New Tour Gives Insider Look at Pittsburgh’s Ethnic Neighborhoods
With stops in Bloomfield and Polish Hill, the event from DOORS OPEN Pittsburgh celebrates the contributions immigrants made when they settled here more than a century ago.
If you’ve ever participated in Bloomfield’s Little Italy Days, or gazed upon the Immaculate Heart of Mary Catholic Church towering over Polish Hill, then you know Pittsburgh is city made up of diverse ethnic enclaves.
Now there’s a chance to learn more about the rich history and architecture of these neighborhoods, including — in some cases — stories from the descendants of those who chose to call Pittsburgh home more than a century ago.
Celebrating the contributions immigrants made to the area when they settled here between 1870 and 1920, the nonprofit DOORS OPEN Pittsburgh will host “Pittsburgh’s Ethnic Neighborhood Tour: Forged by Diversity” on May 18.
“The histories revealed on this tour celebrate the pride and perseverance that these Eastern European groups had in common – despite their many differences,” says a press release from DOORS OPEN Pittsburgh, which has been hosting a behind-the-scenes look at some of city’s most well-known buildings every October since 2016.
“This immersive tour will offer first-hand stories, and the opportunity to step back into time to see how these differences continue to distinguish Pittsburgh’s neighborhoods today.”
The tour kicks off at the Uptown rehearsal facility of the Tamburitzans, Pittsburgh’s noted Eastern European folk music and dance group. There, participants will get an up-close look at the colorful, intricately embroidered costumes and instruments of multiple cultures from Eastern Europe. They’ll also see ornate artifacts, furniture and pottery brought over from the “homelands.”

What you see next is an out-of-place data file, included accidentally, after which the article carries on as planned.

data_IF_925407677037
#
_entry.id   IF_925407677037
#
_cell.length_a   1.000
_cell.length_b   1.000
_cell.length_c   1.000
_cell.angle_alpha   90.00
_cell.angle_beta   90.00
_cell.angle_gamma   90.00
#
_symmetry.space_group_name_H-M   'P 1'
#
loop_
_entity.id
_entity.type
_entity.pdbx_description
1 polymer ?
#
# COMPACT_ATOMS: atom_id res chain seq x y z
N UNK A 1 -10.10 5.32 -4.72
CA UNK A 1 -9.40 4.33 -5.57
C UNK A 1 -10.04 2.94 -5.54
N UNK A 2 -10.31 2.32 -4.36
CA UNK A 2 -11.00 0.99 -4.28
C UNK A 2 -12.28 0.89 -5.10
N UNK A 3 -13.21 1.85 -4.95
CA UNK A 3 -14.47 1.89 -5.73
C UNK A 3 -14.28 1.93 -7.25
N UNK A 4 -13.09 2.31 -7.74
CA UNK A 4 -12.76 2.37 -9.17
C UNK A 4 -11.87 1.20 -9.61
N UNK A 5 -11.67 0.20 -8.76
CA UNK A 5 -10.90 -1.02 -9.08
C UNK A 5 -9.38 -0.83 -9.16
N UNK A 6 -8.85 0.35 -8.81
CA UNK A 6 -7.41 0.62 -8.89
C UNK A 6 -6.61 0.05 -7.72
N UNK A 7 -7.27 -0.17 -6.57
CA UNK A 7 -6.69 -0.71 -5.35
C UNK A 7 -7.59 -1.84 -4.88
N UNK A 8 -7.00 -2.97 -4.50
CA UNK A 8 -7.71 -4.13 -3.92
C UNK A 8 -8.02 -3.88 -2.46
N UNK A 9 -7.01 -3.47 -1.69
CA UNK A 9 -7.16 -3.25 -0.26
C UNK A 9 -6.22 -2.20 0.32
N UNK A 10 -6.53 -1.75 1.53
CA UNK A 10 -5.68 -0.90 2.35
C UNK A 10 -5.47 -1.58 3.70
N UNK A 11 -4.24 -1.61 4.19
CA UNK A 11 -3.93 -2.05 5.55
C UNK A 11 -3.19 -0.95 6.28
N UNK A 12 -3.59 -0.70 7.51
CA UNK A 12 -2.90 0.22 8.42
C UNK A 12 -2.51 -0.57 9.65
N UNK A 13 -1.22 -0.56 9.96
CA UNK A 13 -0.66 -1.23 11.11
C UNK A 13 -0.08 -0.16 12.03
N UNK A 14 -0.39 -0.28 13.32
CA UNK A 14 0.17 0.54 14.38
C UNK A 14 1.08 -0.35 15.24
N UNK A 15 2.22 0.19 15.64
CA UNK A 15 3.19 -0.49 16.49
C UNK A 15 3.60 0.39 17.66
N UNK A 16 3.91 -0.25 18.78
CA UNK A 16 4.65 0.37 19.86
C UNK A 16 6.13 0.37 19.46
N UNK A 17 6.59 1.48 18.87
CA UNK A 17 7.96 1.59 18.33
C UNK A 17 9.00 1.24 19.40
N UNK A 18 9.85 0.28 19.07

The second tour stop includes the Immaculate Heart of Mary Catholic Church in Polish Hill, where visitors can view the architecturally stunning church’s symbols, statuary and saints.
Next up is another architectural wonder, St. Nicholas Croatian Catholic Church in Millvale, which is home to dozens of murals by Croatian-American artist Maxo Vanka. An immigrant himself, Vanka created 25 evocative murals for the church during an intense period between 1937 and 1941.
According to DOORS OPEN Pittsburgh, the story behind the murals will be told to visitors by docents from the nonprofit Society to Preserve the Millvale Murals of Maxo Vanka.
Last but not least, participants will take a trip to Sanchioli Brothers Bakery in Bloomfield to have a conversation with Johnny Sanchioli, a third-generation Italian bread maker whose grandfather started the bakery in 1920 after arriving in the area from Ellis Island.
Tickets for the bus-guided tour are $25, with sales closing on May 16. For more information, or for tickets, visit here.